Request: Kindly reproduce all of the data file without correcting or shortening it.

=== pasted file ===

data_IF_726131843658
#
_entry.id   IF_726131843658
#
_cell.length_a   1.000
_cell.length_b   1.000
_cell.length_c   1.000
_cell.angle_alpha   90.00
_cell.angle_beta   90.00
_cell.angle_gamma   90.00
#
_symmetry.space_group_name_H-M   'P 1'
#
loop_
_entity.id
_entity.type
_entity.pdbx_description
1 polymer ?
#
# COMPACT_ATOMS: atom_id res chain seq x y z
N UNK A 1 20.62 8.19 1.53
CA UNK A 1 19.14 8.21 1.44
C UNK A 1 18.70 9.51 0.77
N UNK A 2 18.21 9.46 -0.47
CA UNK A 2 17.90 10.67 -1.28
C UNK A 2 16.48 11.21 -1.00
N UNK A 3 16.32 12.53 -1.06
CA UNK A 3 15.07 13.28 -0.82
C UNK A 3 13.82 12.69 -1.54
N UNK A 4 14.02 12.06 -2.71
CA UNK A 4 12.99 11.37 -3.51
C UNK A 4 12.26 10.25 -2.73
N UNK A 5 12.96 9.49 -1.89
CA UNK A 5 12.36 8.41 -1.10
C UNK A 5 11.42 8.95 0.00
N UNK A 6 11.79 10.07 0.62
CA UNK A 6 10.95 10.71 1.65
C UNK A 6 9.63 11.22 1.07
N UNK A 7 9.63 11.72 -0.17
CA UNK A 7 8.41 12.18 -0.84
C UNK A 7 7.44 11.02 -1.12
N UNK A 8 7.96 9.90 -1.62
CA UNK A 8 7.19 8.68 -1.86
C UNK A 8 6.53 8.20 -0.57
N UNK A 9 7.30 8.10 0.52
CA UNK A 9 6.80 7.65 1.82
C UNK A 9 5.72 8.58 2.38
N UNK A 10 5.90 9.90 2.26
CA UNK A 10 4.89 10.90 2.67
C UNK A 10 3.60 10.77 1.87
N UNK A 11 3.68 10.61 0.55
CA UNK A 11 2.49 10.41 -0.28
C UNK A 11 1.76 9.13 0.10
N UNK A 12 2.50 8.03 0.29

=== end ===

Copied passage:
data_IF_726131843658
#
_entry.id   IF_726131843658
#
_cell.length_a   1.000
_cell.length_b   1.000
_cell.length_c   1.000
_cell.angle_alpha   90.00
_cell.angle_beta   90.00
_cell.angle_gamma   90.00
#
_symmetry.space_group_name_H-M   'P 1'
#
loop_
_entity.id
_entity.type
_entity.pdbx_description
1 polymer ?
#
# COMPACT_ATOMS: atom_id res chain seq x y z
N UNK A 1 20.62 8.19 1.53
CA UNK A 1 19.14 8.21 1.44
C UNK A 1 18.70 9.51 0.77
N UNK A 2 18.21 9.46 -0.47
CA UNK A 2 17.90 10.67 -1.28
C UNK A 2 16.48 11.21 -1.00
N UNK A 3 16.32 12.53 -1.06
CA UNK A 3 15.07 13.28 -0.82
C UNK A 3 13.82 12.69 -1.54
N UNK A 4 14.02 12.06 -2.71
CA UNK A 4 12.99 11.37 -3.51
C UNK A 4 12.26 10.25 -2.73
N UNK A 5 12.96 9.49 -1.89
CA UNK A 5 12.36 8.41 -1.10
C UNK A 5 11.42 8.95 0.00
N UNK A 6 11.79 10.07 0.62
CA UNK A 6 10.95 10.71 1.65
C UNK A 6 9.63 11.22 1.07
N UNK A 7 9.63 11.72 -0.17
CA UNK A 7 8.41 12.18 -0.84
C UNK A 7 7.44 11.02 -1.12
N UNK A 8 7.96 9.90 -1.62
CA UNK A 8 7.19 8.68 -1.86
C UNK A 8 6.53 8.20 -0.57
N UNK A 9 7.30 8.10 0.52
CA UNK A 9 6.80 7.65 1.82
C UNK A 9 5.72 8.58 2.38
N UNK A 10 5.90 9.90 2.26
CA UNK A 10 4.89 10.90 2.67
C UNK A 10 3.60 10.77 1.87
N UNK A 11 3.68 10.61 0.55
CA UNK A 11 2.49 10.41 -0.28
C UNK A 11 1.76 9.13 0.10
N UNK A 12 2.50 8.03 0.29